Biological disease-modifying antirheumatic drugs found to be effective in a systematic review

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Biological disease-modifying antirheumatic drugs found to be effective in a systematic review

According to a systematic review by Nam JL et al., which is recently published in Annals of Rheumatic Diseases, disease-modifying anti-rheumatic drugs (DMARDs) are found to be an effective approach in the management of rheumatoid arthritis.

Disease-modifying anti-rheumatic drugs refer to the category of unrelated drugs used to slow down the progression of rheumatoid arthritis (RA). This term is used in contrast to the non-steroidal anti-inflammatory drug (NSAIDs) and steroids.

The present study aims to notify the authentications that support the effectiveness of biological DMARDs in treating RA and to inform European League Against Rheumatism (EULAR) Task Force the recommendations for treatment. The method was based on searching the prior literature for phase III or IV (or phase II, if these studies were lacking) randomized controlled trials (RCTs) published between January 2013 and February 2016 by using databases like MEDLINE, EMBASE, and Cochrane. Abstracts from the American College of Rheumatology and EULAR conferences were also obtained in this method of investigation.

Results indicated that greater efficacy of biological DMRD (bDMARD) + conventional synthetic DMARD (csDMARD) versus a csDMARDs alone (level 1A evidence) used in the RCTs. There was an effective approach that used a treat-to-target strategy approach that commences and escalates csDMARD therapy and adds bDMARD in cases of non-response. If a bDMARD had failed, improvements in clinical response were seen on switching to another bDMARD (1A), but there was no clear advantage of switching to an agent with a different mode of action. For maintaining clinical response in patients in remission or low disease activity, it is best to continue rather than stopping a bDMARD, but bDMARD dose can be reduced, or ‘spacing' was possible, with a substantial proportion of patients achieving bDMARD-free remission (2B). RCTs have also defined the efficacy of several new bDMARDs and biosimilar DMARDs (1B).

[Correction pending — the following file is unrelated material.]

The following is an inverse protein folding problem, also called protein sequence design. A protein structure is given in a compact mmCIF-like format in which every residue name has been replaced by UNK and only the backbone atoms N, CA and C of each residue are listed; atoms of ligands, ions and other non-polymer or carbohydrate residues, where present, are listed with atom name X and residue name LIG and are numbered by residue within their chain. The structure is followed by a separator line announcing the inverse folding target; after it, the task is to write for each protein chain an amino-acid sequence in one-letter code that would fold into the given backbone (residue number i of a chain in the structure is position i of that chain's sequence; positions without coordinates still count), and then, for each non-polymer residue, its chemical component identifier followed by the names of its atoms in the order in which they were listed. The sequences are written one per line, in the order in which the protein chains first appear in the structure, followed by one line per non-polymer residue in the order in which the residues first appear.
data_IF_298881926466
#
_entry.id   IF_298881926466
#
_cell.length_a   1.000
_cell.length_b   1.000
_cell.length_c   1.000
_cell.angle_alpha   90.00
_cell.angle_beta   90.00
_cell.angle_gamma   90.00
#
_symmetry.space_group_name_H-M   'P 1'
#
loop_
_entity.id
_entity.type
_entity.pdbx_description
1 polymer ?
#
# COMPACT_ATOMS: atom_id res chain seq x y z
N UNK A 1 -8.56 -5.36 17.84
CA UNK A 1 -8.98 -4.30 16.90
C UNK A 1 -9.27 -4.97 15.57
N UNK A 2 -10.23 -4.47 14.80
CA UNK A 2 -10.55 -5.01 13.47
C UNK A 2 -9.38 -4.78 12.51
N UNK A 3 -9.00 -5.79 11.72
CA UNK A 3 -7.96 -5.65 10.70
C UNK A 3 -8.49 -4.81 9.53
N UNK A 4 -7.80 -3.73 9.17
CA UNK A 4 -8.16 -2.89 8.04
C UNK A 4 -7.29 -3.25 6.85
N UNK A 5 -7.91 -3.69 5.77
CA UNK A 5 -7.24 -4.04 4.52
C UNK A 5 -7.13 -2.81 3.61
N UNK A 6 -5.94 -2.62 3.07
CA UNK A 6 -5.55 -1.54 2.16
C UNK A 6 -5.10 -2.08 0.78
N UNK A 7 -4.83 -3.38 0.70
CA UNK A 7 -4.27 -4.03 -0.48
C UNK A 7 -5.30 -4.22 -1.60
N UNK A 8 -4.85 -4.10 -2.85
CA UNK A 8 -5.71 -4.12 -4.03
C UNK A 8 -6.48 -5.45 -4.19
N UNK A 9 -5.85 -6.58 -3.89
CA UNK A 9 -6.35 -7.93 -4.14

Overall, it was validated by this review that bDMARD are efficient in treating RA. Additional information regarding bDMARD switching and dose reduction was also concluded in the review.


Annals of Rheumatic Diseases

Link to the source:

The original title of the article:

Efficacy of biological disease-modifying anti-rheumatic drugs: a systematic literature review informing the 2016 update of the EULAR recommendations for the management of rheumatoid arthritis


Jackie L Nam et al

Biological disease-modifying antirheumatic drugs, DMARDs
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